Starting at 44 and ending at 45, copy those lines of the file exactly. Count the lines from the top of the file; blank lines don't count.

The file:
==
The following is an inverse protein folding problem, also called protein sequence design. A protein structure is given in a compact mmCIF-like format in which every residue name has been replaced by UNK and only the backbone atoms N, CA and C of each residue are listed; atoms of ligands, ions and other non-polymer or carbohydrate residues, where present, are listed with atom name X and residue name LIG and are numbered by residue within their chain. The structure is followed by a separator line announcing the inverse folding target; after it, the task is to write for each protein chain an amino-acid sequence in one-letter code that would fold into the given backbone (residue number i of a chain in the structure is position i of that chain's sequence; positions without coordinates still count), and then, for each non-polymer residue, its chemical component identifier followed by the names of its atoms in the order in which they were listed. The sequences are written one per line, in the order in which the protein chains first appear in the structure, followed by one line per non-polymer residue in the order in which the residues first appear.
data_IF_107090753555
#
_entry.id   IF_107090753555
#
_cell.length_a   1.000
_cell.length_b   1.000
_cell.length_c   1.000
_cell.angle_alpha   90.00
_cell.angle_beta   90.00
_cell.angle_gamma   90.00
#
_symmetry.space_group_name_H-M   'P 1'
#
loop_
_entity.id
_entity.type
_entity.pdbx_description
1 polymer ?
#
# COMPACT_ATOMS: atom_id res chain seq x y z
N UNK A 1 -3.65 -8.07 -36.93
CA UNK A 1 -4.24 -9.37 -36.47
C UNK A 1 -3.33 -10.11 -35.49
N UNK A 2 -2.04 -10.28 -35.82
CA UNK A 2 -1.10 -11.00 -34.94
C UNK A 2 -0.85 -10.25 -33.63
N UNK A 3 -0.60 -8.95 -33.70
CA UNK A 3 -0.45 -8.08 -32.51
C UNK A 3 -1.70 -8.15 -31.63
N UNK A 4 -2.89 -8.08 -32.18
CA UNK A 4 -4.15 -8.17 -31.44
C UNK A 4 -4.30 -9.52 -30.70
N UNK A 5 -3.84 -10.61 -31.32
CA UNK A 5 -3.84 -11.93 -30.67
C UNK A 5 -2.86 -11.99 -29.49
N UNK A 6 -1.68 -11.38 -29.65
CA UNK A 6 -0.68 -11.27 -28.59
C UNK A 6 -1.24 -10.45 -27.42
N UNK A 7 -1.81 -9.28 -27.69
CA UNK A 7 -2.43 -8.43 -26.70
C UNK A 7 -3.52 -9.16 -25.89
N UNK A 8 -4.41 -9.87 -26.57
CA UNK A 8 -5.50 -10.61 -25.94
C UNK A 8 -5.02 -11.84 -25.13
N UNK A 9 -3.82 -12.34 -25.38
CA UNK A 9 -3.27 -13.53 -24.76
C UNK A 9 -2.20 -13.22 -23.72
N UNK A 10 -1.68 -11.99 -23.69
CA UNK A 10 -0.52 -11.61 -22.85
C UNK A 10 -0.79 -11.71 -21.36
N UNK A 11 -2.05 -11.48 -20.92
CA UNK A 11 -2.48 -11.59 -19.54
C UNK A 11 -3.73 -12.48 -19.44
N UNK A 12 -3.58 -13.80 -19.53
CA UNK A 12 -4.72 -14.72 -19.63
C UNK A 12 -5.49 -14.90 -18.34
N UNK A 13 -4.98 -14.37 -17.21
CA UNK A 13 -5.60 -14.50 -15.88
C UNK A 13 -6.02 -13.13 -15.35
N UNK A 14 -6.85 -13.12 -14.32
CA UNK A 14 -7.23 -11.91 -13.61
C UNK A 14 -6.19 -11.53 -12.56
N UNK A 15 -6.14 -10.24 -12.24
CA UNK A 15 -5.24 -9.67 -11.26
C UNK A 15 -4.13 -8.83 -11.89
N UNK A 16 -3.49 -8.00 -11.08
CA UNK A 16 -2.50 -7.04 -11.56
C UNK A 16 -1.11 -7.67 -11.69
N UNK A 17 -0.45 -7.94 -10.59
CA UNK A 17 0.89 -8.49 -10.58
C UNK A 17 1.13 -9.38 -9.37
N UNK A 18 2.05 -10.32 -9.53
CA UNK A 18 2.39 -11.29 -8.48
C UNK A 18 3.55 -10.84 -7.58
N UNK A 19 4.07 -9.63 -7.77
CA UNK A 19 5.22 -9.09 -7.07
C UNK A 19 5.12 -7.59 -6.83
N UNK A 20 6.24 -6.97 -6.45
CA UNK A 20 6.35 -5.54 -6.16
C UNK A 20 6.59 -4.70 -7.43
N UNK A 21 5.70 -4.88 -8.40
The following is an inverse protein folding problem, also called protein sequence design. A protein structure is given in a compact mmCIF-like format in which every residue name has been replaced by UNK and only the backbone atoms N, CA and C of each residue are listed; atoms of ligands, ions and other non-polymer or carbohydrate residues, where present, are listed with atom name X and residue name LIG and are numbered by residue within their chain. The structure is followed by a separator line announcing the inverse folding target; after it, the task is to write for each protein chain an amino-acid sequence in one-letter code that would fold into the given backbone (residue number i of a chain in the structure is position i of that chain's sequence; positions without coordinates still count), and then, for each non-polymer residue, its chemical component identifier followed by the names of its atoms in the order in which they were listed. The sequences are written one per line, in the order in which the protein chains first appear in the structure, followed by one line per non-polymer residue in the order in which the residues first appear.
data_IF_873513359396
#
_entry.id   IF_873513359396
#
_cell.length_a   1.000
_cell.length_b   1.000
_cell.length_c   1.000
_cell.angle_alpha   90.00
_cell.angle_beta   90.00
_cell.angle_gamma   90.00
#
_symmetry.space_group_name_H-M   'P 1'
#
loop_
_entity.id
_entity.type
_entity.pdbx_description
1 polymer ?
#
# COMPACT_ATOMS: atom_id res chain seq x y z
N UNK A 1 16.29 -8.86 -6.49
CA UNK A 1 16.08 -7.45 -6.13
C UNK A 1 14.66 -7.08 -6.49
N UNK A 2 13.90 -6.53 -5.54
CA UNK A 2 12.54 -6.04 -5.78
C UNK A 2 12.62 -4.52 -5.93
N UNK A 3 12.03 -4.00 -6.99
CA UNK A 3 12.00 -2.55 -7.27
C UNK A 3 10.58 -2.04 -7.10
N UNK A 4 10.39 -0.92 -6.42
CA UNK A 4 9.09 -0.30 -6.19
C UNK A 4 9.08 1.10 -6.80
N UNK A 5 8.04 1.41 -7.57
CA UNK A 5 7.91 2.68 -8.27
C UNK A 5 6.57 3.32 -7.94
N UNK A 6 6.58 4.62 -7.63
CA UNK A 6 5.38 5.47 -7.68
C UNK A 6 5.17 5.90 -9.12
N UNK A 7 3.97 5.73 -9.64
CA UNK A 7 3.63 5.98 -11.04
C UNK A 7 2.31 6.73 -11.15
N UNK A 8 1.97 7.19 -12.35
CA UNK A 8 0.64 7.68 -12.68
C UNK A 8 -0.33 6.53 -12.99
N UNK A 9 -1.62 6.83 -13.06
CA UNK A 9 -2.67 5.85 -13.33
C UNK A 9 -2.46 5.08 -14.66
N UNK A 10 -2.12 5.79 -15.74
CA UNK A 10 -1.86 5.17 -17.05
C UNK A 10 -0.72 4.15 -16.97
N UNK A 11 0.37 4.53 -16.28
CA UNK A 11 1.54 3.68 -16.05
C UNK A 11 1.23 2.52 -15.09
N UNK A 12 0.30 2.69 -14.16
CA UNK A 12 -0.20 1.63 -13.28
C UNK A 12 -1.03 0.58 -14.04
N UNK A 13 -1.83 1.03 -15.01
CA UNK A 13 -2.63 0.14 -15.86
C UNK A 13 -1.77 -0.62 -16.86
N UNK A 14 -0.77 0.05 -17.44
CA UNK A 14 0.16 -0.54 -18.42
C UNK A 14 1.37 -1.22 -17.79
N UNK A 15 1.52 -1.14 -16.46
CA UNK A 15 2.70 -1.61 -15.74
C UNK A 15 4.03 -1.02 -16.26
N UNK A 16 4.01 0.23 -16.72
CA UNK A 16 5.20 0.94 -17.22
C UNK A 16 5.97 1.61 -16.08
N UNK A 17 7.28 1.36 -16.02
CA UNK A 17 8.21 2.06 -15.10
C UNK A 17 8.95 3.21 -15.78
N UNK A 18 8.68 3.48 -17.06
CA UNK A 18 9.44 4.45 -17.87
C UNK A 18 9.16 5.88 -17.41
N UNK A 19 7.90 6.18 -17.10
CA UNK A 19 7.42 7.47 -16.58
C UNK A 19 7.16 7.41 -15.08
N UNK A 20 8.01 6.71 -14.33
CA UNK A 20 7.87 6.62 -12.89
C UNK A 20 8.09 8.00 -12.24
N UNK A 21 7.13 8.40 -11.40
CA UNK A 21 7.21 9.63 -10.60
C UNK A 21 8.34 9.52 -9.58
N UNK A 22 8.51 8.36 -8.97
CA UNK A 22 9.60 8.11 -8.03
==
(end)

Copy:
CA UNK A 8 -5.50 -10.61 -25.94
C UNK A 8 -5.02 -11.84 -25.13